Shares in Versarien (LSE: VRS) are rising again this morning, extending this year’s gains to 128% as investors buy into the company’s growth story.
Versarien is an advanced materials company. The firm acquired an 85% stake in Cambridge Graphene in January and raised £1.5m last month to help scale up the business.
Inflation is out of control, and people are running scared. But right now there’s one thing we believe Investors should avoid doing at all costs… and that’s doing nothing. That’s why we’ve put together a special report that uncovers 3 of our top UK and US share ideas to try and best hedge against inflation… and better still, we’re giving it away completely FREE today!
It seems this investment is already paying off. At the end of March, the group announced that the Cambridge Graphene team, supplemented by recently added personnel, is already producing graphene in sample quantities for customers using new equipment purchased with the fundraising proceeds. Further, Versarien is undertaking further testing and commissioning of capital equipment to scale up its graphene manufacturing capability.
A huge new market
The graphene business has attracted plenty of criticism over the past few years. The material is believed to be 200 times stronger than steel with numerous potential applications such as turning seawater into freshwater, improving the efficiency of solar cells and helping toughen up phone screens.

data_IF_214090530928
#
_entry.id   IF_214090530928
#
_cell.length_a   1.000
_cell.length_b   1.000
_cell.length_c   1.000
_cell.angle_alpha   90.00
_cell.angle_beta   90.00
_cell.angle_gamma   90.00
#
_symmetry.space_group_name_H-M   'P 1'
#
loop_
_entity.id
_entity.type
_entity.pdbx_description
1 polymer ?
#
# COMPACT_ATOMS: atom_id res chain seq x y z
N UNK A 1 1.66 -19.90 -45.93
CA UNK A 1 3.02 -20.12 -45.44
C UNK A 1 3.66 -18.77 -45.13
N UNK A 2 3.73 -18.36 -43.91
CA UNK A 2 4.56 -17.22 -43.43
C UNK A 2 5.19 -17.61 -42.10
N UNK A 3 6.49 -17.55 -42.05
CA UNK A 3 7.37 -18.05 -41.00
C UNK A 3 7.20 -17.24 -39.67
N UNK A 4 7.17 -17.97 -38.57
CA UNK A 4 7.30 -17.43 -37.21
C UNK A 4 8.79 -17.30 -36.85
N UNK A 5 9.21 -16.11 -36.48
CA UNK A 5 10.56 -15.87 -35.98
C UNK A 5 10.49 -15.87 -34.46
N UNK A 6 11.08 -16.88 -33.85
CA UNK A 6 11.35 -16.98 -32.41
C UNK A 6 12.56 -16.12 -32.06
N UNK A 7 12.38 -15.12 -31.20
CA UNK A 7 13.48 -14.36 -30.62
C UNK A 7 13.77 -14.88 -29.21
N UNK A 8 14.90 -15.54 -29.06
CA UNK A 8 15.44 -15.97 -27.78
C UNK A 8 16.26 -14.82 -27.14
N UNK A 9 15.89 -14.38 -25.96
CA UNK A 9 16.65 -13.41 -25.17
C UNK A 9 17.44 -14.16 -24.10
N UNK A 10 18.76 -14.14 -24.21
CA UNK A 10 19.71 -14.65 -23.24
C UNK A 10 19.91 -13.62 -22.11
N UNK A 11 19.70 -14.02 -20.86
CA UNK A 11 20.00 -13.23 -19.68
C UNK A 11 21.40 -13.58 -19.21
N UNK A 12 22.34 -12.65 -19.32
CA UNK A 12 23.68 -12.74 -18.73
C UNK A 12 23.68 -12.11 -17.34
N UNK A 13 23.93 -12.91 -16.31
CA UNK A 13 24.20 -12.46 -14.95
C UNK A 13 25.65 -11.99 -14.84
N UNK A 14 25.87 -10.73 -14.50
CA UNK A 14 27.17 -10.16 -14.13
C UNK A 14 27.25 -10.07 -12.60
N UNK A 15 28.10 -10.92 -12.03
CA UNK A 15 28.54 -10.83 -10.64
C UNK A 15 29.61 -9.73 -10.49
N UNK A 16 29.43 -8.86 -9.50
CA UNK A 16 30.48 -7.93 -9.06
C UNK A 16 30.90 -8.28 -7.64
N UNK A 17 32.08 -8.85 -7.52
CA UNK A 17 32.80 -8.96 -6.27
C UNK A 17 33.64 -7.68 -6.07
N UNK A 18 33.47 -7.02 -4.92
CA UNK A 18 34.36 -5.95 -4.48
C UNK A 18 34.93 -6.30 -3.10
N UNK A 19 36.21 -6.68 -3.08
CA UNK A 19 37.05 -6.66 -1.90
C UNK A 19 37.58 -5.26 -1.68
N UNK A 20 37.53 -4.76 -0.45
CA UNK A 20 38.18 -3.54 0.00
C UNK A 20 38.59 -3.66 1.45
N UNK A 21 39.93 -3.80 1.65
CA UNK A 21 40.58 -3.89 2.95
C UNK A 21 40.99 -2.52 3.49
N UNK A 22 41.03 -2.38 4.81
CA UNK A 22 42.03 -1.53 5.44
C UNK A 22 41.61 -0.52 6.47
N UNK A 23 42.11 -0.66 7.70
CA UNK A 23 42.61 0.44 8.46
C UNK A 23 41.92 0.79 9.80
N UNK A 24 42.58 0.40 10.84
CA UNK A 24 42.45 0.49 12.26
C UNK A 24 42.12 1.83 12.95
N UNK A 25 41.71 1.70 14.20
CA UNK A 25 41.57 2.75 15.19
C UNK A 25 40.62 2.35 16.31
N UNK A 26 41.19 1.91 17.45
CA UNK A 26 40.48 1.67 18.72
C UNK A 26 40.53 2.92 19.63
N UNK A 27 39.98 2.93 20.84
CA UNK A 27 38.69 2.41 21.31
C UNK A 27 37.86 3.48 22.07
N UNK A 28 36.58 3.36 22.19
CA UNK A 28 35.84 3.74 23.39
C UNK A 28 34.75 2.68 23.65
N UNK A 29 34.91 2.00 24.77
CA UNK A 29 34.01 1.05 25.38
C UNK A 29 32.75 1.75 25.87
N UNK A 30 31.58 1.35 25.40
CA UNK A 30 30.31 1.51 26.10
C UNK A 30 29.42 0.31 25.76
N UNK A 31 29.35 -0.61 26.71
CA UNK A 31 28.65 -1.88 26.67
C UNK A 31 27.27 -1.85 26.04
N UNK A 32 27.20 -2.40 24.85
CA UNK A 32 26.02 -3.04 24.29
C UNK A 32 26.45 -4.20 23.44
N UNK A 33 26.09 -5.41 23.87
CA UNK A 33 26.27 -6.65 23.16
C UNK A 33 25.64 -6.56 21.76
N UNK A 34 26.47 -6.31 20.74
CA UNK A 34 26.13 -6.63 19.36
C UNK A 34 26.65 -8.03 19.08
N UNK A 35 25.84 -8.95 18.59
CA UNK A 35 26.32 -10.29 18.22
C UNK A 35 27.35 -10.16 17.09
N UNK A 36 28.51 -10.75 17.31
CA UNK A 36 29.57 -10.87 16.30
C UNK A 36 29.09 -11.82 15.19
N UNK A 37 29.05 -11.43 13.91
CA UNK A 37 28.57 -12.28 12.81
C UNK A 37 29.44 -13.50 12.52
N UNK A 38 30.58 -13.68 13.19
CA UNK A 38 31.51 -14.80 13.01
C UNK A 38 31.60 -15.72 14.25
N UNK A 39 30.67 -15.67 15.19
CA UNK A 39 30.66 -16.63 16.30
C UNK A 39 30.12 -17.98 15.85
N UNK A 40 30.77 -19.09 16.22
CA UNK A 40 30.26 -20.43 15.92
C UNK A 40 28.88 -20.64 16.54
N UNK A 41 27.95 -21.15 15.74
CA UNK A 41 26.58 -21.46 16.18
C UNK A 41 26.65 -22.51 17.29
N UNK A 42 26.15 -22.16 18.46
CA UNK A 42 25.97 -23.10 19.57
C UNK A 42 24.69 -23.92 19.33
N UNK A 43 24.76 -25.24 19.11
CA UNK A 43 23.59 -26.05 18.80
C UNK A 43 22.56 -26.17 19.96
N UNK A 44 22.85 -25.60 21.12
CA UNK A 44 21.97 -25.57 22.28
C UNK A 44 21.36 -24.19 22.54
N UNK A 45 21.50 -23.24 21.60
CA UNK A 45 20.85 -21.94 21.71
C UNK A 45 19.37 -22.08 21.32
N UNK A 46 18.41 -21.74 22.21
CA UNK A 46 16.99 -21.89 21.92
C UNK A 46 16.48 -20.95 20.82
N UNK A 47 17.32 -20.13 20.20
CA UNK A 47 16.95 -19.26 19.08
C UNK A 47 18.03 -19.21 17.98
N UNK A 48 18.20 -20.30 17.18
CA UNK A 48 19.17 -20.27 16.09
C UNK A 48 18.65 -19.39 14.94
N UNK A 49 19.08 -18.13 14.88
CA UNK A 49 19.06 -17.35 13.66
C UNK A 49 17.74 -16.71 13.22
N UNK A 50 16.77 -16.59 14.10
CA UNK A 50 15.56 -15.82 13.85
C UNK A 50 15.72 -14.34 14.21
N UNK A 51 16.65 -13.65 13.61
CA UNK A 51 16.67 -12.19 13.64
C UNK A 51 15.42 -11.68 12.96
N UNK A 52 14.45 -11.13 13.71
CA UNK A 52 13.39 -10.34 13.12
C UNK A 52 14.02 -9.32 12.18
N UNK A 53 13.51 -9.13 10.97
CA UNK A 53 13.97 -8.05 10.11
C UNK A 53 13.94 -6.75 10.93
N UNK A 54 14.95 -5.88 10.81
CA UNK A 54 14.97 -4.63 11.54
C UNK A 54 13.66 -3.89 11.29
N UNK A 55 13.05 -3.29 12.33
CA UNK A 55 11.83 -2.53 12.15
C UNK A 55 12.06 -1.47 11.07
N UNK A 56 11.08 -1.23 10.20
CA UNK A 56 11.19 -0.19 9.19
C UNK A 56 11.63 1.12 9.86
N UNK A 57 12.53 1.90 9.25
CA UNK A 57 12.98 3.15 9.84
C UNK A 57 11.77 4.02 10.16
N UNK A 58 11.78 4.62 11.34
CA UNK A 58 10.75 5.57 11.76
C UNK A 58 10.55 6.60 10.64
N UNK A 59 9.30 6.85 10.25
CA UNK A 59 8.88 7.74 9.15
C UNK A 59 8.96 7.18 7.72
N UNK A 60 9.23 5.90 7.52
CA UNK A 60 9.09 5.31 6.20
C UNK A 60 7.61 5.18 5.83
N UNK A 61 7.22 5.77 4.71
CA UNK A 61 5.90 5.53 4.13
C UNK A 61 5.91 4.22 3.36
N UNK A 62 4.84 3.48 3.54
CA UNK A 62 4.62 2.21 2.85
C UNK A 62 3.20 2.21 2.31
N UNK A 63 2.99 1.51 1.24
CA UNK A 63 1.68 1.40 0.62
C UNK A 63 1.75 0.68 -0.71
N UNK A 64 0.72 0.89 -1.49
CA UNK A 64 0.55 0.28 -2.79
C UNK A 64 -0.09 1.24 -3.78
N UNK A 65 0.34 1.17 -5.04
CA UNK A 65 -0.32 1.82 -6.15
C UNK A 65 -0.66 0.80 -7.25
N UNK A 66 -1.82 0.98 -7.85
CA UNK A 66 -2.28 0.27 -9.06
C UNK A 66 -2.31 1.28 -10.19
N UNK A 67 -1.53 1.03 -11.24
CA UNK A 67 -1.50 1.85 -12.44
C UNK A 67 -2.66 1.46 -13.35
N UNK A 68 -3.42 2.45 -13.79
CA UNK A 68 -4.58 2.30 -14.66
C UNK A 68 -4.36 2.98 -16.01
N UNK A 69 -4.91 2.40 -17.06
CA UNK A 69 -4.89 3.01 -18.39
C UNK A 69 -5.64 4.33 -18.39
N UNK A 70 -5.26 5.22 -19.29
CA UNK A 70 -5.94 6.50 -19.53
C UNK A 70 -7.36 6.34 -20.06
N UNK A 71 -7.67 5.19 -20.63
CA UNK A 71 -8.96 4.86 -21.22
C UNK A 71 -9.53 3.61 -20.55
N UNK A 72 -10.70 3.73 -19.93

However, this wonder material is proving hard to commercialise, and so far, most investors who have tried to profit from the graphene boom have been left with nothing but losses.
The question is, could Versarien buck this trend? Well, it seems the group’s management is doing everything possible to make sure that this is the case. At the beginning of February, the firm signed heads of terms for a distribution agreement with Lansdowne Chemicals for its recently-launched graphene brand Nanene. This partnership came nearly two months after what Versarien’s management describes as “one of the first significant orders placed in the UK for the supply of high-quality graphene,” which was announced at the end of November.
So it’s clear Versarien is making progress, but the company is still in its early stages of growth. Luckily, the firm’s legacy divisions are generating sales, which means the group has an existing base to grow from.
Last year the legacy divisions reported revenue of £4.4m and this year, management expects revenue to come in slightly below expectations. But compared to the graphene opportunity management is targeting, Versarien’s legacy income is relatively insignificant.
At the end of 2016, the graphene market had a total value of $23.7m, but this market is expected to grow at an annual compound rate of 36.7% through to 2025, giving a final size of $643m. If the market continues to expand at this rate, by 2035 it could be worth a total of $8.4bn.
With such an enormous addressable market emerging, it’s clear how much potential Versarien has. That said, the company does come with its own set of risks. Like all early stage businesses, there’s the risk that management won’t be able to commercialise its graphene product entirely and the company may run out of cash.
Overall, after recent developments, the outlook might look as if it’s improving, but the company still has a huge amount of work to do before it can be considered to be an attractive growth stock.